The great thing about a film is that you have a beginning, a middle and an end and you can craft a performance with more intentional coherence than you can in TV. But in TV, you have got so much more time to develop a character because you have got years to live with her and watch her evolve. I learn a lot from each process. Theatre is like going to boot camp and getting back to the heart and the soul of what it means to repeat the same moments over and over all week. I always emerge from a play feeling much sharper and much clearer.
- Finally, what's next for you?
We have got the second season of Colony to shoot, that will start in the summer. I have two films that I have written that are in various stages of development. One is casting right now, Gale Anne Hurd - who produced The Walking Dead - is producing it and we have a director lined up. We are in the process of getting that together. The other is an animation feature, which is based on a children's book.
We have a director in Paris who is going to be doing that and we have just got a grant from the French film board to get that started. All of those things are under way and it is allowing me to be part of the storytelling process a little earlier than casting; which is the last thing that is done before a story is told.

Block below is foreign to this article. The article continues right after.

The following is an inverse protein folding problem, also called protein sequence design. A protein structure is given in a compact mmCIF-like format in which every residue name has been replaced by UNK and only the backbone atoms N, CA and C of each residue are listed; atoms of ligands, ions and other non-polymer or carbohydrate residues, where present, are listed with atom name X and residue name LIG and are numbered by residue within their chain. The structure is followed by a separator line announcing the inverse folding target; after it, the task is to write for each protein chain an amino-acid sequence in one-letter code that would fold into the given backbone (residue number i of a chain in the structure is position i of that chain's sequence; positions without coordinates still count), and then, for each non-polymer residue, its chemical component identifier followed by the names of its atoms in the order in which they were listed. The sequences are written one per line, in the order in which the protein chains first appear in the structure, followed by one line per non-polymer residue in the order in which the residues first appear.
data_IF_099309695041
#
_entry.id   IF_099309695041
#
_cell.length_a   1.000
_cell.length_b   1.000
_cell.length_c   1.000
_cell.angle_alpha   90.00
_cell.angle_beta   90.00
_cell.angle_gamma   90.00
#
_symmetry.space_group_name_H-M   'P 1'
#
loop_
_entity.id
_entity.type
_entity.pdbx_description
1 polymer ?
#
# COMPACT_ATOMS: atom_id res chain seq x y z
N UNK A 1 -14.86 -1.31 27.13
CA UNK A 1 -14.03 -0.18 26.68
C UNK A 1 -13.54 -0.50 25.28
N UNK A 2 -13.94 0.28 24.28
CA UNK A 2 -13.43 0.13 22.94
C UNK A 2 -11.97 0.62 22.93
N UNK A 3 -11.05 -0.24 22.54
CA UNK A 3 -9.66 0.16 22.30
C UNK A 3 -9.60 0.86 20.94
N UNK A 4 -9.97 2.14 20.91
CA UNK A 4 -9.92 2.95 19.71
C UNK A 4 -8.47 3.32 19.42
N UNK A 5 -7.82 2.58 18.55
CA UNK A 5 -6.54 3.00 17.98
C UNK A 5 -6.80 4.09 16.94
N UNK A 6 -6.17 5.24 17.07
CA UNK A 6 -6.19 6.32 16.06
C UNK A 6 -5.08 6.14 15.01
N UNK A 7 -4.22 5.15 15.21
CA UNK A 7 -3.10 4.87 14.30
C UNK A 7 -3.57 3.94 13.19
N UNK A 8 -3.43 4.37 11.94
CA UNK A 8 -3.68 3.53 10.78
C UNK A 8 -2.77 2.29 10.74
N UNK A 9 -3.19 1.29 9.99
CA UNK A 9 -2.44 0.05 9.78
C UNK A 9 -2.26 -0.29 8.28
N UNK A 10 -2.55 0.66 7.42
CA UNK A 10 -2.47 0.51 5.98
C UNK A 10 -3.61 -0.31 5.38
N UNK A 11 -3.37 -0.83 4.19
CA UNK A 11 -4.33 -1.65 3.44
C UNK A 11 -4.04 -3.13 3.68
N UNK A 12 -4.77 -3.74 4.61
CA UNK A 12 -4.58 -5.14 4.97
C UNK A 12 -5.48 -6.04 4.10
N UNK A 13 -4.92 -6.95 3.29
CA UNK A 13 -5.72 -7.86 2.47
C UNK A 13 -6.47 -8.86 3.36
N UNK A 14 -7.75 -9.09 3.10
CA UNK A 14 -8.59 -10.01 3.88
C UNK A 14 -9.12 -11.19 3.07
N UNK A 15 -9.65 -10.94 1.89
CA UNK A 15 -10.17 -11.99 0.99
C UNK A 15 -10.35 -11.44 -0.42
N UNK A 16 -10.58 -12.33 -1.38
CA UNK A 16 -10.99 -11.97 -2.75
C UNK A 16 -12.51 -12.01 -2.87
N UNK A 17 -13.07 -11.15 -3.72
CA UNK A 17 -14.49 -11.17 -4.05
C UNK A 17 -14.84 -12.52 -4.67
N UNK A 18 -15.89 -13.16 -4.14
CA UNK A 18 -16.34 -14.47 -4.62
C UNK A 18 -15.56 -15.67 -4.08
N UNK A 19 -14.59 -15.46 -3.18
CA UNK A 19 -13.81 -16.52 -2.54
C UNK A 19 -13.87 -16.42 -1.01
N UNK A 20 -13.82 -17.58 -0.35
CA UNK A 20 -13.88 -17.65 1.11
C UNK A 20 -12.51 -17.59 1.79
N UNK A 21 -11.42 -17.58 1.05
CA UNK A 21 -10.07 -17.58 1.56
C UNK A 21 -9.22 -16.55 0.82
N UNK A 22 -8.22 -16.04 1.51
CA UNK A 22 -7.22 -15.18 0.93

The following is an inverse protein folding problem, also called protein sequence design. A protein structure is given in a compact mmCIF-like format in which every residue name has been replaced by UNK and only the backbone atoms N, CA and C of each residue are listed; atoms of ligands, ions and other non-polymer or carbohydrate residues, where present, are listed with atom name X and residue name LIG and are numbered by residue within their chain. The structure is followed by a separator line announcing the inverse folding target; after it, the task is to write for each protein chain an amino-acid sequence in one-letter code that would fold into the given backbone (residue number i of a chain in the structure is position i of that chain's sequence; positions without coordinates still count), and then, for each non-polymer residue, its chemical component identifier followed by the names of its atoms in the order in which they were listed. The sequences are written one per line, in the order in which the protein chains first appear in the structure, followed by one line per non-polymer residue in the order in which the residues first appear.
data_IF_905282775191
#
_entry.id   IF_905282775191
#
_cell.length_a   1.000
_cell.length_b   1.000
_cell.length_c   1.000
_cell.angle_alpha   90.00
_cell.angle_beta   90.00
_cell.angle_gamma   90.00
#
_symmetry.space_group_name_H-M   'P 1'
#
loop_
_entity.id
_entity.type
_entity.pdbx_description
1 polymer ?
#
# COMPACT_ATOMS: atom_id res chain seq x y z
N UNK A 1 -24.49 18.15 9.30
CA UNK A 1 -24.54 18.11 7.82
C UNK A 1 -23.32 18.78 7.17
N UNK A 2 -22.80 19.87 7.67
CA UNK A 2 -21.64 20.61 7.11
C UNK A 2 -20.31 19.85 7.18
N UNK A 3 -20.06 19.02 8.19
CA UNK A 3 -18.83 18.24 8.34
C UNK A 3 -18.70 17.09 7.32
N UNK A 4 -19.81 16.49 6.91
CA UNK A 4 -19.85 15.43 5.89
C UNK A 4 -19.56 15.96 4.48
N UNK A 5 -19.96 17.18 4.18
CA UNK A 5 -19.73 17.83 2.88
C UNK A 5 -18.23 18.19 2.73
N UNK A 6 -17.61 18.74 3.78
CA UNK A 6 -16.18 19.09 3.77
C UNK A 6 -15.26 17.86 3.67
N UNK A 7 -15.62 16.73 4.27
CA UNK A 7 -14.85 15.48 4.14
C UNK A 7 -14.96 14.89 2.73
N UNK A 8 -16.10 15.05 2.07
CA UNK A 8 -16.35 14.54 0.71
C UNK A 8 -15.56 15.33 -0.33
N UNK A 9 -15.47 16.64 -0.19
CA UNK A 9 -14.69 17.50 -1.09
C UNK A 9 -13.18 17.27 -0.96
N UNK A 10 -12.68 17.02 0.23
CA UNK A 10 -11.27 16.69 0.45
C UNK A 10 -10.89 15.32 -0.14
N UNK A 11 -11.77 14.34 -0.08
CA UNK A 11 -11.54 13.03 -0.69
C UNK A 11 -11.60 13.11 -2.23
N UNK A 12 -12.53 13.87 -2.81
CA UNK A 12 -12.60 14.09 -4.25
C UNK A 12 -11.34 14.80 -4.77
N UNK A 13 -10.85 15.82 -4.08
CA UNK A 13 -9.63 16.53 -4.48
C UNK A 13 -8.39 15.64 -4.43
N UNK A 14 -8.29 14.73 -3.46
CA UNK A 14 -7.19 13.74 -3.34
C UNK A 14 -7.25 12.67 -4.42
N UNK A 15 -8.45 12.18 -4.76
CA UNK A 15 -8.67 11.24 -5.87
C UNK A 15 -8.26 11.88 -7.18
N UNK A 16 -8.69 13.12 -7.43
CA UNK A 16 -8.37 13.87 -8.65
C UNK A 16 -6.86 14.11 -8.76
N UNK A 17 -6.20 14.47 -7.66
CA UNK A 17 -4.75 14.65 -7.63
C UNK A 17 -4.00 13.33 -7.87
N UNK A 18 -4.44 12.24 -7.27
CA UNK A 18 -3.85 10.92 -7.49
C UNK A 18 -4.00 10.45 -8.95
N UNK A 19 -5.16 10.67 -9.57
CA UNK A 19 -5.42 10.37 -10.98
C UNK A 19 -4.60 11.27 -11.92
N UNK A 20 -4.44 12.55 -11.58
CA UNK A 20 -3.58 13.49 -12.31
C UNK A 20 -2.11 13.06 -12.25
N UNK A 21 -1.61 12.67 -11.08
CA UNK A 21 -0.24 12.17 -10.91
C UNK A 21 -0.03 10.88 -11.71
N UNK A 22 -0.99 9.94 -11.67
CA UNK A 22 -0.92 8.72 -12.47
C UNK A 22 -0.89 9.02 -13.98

- What made now the right time to make that transition into writing? Have you any desire to direct?
I really don't have any interest in directing. If the only way to get a script that I had written made was to direct it, I would do that. However, it is not an aspiration. It looks too hard and it looks like too much work (laughs). Sitting in an editing room, in the dark, for six months doesn't sound like my cup of tea.
I have been working on writing for a couple of years and we are finally at a point when... the things that I write largely star women and women of colour and I think we are just at a point where people are open to telling those stories and believing that they can get made and get financed. I think that it has to do with a moment where my kind of storytelling is becoming something that is becoming viable in Hollywood.
The Other Side of the Door is released 4th March. For more information about The Other Side of the Door, visit www.theothersideofthedoor.co.uk